Shortness of breath, chest tightness, wheezing. No parent wants to see a child struggle with asthma.
Yet it’s very common. More than 5.1 million kids in the U.S. have asthma, according to the Centers for Disease Control and Prevention (CDC). And they often have a tougher time with the condition than adults. Kids are more prone to asthma attacks, and those attacks are more likely to land them in the emergency room. It’s even a top reason kids miss school, says the CDC.
One way to keep kids healthy: Make sure they have the medication they need when they need it. But that can be easier said than done. Many parents struggle to afford just 1 inhaler for their child, let alone a second rescue inhaler for school. In fact, the average out-of-pocket cost of asthma prescriptions approaches $2,000 each year, according to a study published in the Annals of the American Thoracic Society. (The Optum Perks app can help you save. Learn how.)
So why are these potentially life-saving medications so expensive? Well, the cost soared after the U.S. Food and Drug Administration (FDA) banned the use of a common ingredient in many inhalers in 2008. Chlorofluorocarbons, or CFCs, were found to deplete the earth’s ozone layer. As a result, drug companies designed new inhalers, patented them and raised prices. It took years for lower-cost generics to come on the market.
While there are still few generic inhalers available, several have been approved in the past couple of years. By 2020, for example, the FDA had approved generic versions of some of the most commonly used asthma medications (click each drug name to access an instant coupon):
- ProAir HFA® (albuterol sulfate)
- Proventil HFA® (albuterol sulfate)
- AirDuo RespiClick® (fluticasone/salmeterol)
Still, asthma medications can be costly. You have several options, though, for taking some of the sting out of prescription drug prices. Here are some of the top tips to try.
1. Check your insurance plan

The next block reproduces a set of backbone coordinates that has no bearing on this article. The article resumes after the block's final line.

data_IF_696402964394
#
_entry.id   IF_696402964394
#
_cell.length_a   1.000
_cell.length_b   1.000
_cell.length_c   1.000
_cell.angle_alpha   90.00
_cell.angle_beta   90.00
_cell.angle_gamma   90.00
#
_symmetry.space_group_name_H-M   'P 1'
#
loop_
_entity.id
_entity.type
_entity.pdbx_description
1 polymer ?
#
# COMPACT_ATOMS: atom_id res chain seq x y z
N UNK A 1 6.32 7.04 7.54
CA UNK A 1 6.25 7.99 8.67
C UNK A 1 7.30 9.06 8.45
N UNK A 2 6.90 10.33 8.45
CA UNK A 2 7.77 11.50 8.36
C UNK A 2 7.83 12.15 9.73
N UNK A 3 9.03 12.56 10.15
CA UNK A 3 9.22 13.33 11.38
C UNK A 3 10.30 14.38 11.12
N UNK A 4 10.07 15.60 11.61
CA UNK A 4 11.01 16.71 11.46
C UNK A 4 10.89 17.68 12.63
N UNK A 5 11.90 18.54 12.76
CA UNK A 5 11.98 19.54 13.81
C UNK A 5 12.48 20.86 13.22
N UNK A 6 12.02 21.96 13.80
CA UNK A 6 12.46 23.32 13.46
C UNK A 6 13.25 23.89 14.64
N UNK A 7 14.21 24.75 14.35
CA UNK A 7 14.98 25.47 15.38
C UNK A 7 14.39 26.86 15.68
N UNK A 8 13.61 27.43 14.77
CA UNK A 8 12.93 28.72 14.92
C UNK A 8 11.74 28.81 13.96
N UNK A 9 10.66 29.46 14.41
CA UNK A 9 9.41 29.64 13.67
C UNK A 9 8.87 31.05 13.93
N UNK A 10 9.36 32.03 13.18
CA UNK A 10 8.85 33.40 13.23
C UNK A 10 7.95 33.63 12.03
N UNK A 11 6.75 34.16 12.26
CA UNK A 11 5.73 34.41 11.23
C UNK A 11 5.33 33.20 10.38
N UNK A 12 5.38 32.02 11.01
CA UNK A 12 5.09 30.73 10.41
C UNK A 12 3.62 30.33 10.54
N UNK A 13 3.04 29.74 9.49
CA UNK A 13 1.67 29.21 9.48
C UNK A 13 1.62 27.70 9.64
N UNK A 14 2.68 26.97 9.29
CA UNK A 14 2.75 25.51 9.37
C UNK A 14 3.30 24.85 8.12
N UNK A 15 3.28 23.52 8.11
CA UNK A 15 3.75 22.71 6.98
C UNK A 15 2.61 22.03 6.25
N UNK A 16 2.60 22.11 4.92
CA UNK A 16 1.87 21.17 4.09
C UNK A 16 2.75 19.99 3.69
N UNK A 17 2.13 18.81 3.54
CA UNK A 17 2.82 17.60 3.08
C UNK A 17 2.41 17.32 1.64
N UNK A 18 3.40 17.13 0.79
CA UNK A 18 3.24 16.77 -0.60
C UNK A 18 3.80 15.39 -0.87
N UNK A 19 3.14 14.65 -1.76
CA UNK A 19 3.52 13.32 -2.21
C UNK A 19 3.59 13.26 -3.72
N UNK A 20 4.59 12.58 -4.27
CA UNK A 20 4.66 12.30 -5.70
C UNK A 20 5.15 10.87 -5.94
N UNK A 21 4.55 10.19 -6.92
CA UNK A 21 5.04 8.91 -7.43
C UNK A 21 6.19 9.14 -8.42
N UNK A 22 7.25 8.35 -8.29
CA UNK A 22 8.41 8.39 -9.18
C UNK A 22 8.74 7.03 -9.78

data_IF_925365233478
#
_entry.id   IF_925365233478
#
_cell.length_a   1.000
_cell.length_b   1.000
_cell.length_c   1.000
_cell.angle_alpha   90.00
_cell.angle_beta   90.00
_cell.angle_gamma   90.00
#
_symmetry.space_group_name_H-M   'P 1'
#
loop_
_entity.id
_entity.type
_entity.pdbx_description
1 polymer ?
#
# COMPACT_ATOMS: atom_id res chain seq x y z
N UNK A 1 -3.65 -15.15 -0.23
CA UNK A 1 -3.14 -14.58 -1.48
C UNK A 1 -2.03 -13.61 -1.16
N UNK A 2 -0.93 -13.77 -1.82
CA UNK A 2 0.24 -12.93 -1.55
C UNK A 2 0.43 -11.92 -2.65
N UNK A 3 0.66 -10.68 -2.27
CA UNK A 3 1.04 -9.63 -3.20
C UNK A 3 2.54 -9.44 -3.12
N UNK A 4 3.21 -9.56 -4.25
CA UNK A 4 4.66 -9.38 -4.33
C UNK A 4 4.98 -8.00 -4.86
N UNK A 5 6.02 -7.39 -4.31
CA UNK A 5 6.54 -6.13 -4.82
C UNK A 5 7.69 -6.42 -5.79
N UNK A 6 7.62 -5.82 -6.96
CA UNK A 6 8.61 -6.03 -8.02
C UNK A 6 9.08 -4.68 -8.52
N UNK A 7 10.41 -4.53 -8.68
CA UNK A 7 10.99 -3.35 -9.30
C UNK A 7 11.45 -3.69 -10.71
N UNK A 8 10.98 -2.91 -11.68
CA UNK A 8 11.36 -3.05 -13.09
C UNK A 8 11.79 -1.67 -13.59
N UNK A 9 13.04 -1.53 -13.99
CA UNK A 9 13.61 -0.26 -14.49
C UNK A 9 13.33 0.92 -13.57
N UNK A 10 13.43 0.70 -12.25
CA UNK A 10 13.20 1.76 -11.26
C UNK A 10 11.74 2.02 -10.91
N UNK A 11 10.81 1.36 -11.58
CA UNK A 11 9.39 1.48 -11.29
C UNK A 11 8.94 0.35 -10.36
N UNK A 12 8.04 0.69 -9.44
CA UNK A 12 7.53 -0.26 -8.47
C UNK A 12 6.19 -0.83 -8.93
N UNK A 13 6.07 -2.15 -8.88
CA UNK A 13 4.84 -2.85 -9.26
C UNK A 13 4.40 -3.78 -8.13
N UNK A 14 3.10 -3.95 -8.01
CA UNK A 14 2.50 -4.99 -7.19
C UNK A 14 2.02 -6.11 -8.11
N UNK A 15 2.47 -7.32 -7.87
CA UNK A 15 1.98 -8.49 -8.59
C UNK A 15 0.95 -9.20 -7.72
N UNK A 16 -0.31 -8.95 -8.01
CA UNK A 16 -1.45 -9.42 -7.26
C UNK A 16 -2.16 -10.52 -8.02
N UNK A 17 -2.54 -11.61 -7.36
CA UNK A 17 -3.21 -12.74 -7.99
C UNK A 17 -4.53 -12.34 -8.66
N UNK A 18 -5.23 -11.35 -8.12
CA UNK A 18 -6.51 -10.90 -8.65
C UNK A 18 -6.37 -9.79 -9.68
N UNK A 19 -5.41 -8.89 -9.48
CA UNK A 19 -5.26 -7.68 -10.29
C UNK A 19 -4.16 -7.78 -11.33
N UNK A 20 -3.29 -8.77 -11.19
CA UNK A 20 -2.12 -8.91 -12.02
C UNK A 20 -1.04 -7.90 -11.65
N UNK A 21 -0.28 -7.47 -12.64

If you have health insurance, check the formulary, which is the list of generic and prescription drugs covered by your plan. “Make sure that your child’s inhalers are listed and that the copayment is affordable,” says Lori Ann Wilken, PharmD. She is a clinical pharmacist at the University of Illinois Chicago.
If your child’s prescription isn’t covered, ask your doctor if he or she can prescribe a different medication or a generic version of the one they’re on. “The generic versions have the same exact medicine as the brand-name versions,” says Melanie Carver. She’s the chief mission officer at the Asthma and Allergy Foundation of America.
2. Ask for more
You could save money by asking your doctor to make a few changes to your child’s prescription. For example, Wilken recommends asking your doctor to prescribe 2 quick-relief inhalers at the same time and to write a prescription for a 90-day supply so that you have only 1 copayment for 3 months’ worth of inhalers.
3. Compare pharmacy prices
Not all pharmacies charge the same amount for the same medication — even if you have insurance. Call around to see who has the best price. Better yet, download the Optum Perks app to easily find the lowest price at a pharmacy near you. It’ll even compare costs at club stores such as Costco, whose pharmacies are sometimes open to nonmembers, Carver says. You might also save money by using a mail-order option, such as Optum Store home delivery.
4. Search for coupons
Even if your insurance covers your child’s asthma medications, they still might not be affordable. That’s where Optum Perks comes in. Our prescription discount program works as an alternative to insurance to save you up to 80% on medications. You can download the app or the discount card to get exclusive coupons. Both are free. Simply show the coupon to your pharmacist and see how much you could save.
5. Consider Medicaid or CHIP
Depending on your income or other requirements of your state, you or your child could qualify for prescription medication benefits through Medicaid or the Children’s Health Insurance Program (CHIP). These programs offer free or low-cost health coverage for kids and teens up to age 19.
6. Look for a patient-assistance program
When you’re struggling to pay for prescriptions, it can feel like no one has your back. But there are groups that want to help. For example, the Asthma and Allergy Foundation of America has regional chapters. And these groups can help you find savings locally. A host of nonprofits and even drug companies themselves offer copay-assistance programs. The AAFA has a list of resources here.
7. Appeal your insurance coverage
“If your insurance refuses to pay for a medicine, you have the right to appeal,” Carver says. Essentially, that means you are asking the insurance company to investigate and reconsider the decision to deny coverage of a certain medication or procedure. Healthcare.gov walks you through the steps of the appeal process.
Learn more about how Optum Perks works — and how it can help you save on your family’s prescriptions at over 64,000 pharmacies nationwide.
Overview of asthma: MedlinePlus
Economic burden of asthma: Annals of the American Thoracic Society (2017). “The economic burden of asthma in the United States, 2008-2013″
How the FDA ban impacted asthma medication prices: JAMA (2015). “The impact of the US Food and Drug Administration Chlorofluorocarbon Ban on out-of-pocket costs and use of albuterol inhalers among individuals with asthma”
Patient assistance program resources: Asthma and Allergy Foundation of America